Gluten Free and Budget Friendly

My glorious pantry aka the cupboard.

My glorious pantry aka the cupboard.  I know it doesn’t look like much, I’m just feeding myself.

This week the budget is going to get tight, skinny jean tight.  So I thought I would share how I make it through on weeks like this without pushing my bank account into the red or throwing my diet out the window for some cheap processed food.  It is time to get smart.

The first thing I am going to tell you is that my pantry is prepared for weeks like this, which I know as a teacher will happen.  I have rice, gluten free pasta and sauces that make for quick meals and spices. I have to admit to hoarding gf pasta for times like this and special occasions. It is simply too expensive for me to have on a regular basis.  Spices are the key or one of the keys, but I will get to those later.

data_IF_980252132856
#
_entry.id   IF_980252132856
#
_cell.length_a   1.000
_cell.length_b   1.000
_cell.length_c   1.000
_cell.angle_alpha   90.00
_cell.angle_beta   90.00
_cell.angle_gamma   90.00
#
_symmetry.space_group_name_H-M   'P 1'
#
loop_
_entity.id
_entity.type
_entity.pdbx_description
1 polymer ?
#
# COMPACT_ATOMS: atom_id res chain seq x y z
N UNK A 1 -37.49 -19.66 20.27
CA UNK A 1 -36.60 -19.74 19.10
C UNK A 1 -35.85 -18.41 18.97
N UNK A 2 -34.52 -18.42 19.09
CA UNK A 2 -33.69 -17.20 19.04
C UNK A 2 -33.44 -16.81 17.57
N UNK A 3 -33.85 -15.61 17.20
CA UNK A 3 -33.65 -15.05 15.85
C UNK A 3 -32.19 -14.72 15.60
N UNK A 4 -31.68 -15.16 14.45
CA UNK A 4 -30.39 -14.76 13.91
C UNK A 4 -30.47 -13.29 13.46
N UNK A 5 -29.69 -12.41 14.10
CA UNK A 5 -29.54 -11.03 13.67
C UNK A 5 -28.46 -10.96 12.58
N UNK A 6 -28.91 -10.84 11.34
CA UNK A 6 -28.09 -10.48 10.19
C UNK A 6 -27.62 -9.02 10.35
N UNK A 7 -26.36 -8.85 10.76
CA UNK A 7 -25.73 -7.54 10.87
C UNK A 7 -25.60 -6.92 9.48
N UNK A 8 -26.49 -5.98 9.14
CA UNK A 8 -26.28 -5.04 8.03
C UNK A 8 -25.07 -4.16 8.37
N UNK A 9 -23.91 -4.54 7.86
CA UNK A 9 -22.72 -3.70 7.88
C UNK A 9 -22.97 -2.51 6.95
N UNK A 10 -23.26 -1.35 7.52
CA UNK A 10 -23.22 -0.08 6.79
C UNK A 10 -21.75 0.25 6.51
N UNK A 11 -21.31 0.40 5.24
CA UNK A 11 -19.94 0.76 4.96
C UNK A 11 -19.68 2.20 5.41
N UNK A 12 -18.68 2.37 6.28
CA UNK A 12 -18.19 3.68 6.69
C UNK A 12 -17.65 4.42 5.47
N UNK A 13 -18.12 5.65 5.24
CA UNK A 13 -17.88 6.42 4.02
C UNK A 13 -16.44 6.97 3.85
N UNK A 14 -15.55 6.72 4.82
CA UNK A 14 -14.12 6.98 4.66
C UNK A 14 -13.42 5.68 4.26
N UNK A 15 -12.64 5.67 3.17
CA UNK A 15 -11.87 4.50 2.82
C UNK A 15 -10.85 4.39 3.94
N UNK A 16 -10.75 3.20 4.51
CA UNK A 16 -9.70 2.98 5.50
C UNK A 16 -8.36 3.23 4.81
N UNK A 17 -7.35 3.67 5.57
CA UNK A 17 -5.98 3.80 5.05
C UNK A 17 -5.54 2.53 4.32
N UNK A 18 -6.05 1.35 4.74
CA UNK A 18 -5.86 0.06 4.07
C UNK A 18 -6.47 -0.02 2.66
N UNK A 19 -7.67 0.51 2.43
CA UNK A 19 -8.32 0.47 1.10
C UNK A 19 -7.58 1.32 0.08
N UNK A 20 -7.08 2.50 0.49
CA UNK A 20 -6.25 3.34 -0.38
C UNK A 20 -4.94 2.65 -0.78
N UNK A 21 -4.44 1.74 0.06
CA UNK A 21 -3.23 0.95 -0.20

The second half of my pantry.

The second half of my pantry.

If there is a sale on one of my staples and I can afford it, I buy extra. I just don’t go crazy. Buy One GetOne Free at Publix is one of my favorite ways to do this, even if they rarely if ever have something that I can eat or want to eat. I really don’t eat enough pickles in a year to justify buying them in large qualities. Chicken broth however is really useful and does go on sale every couple of months. (It is especially useful when you have accidentally gotten poisoned with gluten. I like to warm it up in a mug and drink it slowly until my tummy feels better.) Whole  Foods on occasion offers either a BoGo or two for a four dollars on gluten free pasta. When I can I pick of Taste of Thai sauce packets which rarely go on sale.   They have several that are gluten free, easy to make as well as delicious.  

Chicken Ported and mixed with salsa.

Chicken Ported and mixed with salsa. There are five in my freezer at the moment.